Relying on Gears, Speed Reducers Offer Power Transmission Solutions

by Rebekah Fuller, IQS editor

Due to the advancements in electronic controls, mechanical engineers may have the tendency to bypass the use of gearing, as the robust gears used in machinery of high speed and high power are quite complex in design. However, electronics has a hard time beating gears for such dedicated, high accuracy requirements as in automobile transmissions. For a variety of internal machinery workings, gears are optimum for changing the rate of rotation, the direction of the axis of rotation, and rotary motion to linear motion. The multitude of gear types can be combined in many ways to create larger gear units, such as gear heads, gear boxes, gear reducers and gearmotors – which all fall under the category speed reducers.


DieQua Corporation Speed Reducers, Gearmotors, Gearheads & Gearboxes.

Speed reducers rely on gear ratios. When interlocking gears differ in size from one another, the smaller gear (called the pinion) will turn faster than the larger gear; this is called “speed ratio”, or “gear ratio”. A gear’s number of teeth can be used to calculate a gear assembly’s ratio; for example, if two interlocking gears have 40 teeth and 20 teeth respectively, the gear ratio is 2:1. Different sized gears are used with one another to increase or reduce a shaft’s rotational speed in speed reducers, motors, transmissions, heavy machinery and clocks.

No matter what kind of gear configuration makes up a speed reducer, they all have input and output shafts. During equipment operation, the motor transmits power to the input shaft of the reducer. The speed reducer then converts this power into lower output speed, which the reducer transmits to the connected load through the output shaft, or multiple output shafts. Gear boxes are referred to as gear heads when they are mounted directly onto a motor instead of just a shaft. Speed reducer manufacturers can build products specifically for each application in such industries as material handling, automotive, aerospace, recreational, construction, food and beverage processing, oil and gas, and textiles, and for such machinery as automation equipment, conveyors, compressors, concrete mixers, printing presses, pumps, generators, and robotics.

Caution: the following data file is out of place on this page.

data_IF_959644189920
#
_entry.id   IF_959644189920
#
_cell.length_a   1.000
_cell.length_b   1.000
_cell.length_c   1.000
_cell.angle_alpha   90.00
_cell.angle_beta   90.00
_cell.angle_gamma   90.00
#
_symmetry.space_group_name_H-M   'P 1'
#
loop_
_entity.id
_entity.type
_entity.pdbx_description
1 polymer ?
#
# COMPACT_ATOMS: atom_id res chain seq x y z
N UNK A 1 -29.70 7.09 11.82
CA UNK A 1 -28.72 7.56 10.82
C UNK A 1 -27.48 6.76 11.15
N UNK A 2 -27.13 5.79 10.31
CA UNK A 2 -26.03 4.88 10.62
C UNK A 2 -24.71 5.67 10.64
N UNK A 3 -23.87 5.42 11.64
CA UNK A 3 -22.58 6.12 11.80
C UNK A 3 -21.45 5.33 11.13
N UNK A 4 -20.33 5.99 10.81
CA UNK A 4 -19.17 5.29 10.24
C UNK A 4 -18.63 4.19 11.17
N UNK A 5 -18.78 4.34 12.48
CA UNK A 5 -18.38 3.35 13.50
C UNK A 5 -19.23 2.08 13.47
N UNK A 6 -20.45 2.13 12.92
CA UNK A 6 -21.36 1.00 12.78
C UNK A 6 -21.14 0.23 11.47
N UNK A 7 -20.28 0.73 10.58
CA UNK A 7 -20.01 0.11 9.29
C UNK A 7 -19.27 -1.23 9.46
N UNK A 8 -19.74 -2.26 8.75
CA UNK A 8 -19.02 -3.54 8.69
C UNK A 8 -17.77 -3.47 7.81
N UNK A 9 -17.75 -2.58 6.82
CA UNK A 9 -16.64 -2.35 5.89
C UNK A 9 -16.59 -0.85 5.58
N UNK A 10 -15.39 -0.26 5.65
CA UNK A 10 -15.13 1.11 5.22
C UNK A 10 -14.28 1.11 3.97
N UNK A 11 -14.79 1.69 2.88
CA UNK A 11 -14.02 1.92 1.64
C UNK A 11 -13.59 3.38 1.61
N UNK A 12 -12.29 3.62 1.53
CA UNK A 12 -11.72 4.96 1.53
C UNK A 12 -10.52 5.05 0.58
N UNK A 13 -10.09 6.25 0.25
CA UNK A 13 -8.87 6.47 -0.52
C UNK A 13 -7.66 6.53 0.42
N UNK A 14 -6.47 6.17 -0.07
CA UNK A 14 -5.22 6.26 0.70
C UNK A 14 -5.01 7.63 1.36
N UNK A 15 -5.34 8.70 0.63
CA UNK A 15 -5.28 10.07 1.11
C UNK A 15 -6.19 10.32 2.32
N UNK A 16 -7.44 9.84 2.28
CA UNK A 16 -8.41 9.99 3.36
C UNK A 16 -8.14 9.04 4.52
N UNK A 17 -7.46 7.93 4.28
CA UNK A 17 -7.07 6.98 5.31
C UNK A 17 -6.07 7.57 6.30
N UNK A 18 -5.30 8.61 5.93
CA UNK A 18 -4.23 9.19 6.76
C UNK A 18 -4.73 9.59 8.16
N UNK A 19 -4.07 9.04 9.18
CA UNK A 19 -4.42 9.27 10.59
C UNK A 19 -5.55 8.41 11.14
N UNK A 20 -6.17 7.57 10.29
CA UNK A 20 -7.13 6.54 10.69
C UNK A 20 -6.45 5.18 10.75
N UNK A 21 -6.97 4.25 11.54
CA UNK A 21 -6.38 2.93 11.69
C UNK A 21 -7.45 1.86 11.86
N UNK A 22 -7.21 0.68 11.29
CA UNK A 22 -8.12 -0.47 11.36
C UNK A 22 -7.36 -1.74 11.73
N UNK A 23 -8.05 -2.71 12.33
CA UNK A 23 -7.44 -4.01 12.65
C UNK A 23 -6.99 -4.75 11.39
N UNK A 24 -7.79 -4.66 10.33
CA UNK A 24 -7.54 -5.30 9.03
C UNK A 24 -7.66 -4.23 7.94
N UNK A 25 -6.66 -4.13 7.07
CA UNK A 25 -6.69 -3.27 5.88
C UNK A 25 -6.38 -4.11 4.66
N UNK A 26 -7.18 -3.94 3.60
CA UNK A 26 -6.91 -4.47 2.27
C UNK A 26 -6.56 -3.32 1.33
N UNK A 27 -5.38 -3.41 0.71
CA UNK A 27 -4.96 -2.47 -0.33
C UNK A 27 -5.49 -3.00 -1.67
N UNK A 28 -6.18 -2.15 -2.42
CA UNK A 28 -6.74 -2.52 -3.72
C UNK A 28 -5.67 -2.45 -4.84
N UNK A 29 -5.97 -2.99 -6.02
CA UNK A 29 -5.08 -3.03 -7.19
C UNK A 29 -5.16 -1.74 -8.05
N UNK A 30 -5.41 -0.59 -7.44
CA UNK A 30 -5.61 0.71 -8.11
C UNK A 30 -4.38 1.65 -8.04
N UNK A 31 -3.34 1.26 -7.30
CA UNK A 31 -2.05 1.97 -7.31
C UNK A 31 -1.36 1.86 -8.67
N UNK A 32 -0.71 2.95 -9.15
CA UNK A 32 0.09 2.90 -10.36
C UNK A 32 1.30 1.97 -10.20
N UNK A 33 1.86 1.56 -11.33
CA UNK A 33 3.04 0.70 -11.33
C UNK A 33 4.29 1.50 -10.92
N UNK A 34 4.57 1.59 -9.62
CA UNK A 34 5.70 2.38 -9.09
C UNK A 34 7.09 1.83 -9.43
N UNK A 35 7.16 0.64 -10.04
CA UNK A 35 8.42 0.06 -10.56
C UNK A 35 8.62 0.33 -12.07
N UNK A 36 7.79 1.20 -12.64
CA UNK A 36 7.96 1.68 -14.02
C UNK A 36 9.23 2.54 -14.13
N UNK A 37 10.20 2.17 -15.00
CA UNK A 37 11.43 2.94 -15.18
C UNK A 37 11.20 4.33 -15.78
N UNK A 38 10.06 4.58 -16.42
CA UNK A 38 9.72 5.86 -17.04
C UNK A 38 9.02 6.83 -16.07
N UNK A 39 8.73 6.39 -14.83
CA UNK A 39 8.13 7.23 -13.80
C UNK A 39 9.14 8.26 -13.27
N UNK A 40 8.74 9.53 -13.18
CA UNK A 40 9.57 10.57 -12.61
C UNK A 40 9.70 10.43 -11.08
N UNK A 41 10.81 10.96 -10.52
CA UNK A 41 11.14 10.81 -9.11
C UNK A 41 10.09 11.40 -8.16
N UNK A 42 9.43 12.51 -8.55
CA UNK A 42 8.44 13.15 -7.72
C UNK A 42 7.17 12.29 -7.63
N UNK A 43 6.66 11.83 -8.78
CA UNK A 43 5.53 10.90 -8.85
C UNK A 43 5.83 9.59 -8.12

With standard design modifications and complete special gearbox designs, manufacturers offer various mountings, environmental protection options, high speed capabilities, and combination drive systems. These manufacturers’ wide range of power transmission solutions include: helical, helical bevel, parallel shaft, and helical worm gearmotors and speed reducers; aluminum and stainless steel gear reducers; right angle and inline gear boxes; servo gearheads; AC or DC, small, medium and large power gearmotors; inverter duty motors; shaft phasing gearboxes (also called speed correction drives) for narrow range speed control; and variable speed gearboxes for wide range speed control. Utilizing the variety of planetary gear, helical gear, bevel gear, and worm gear options, manufacturers satisfy the performance requirements of each general purpose and precision motion control application.

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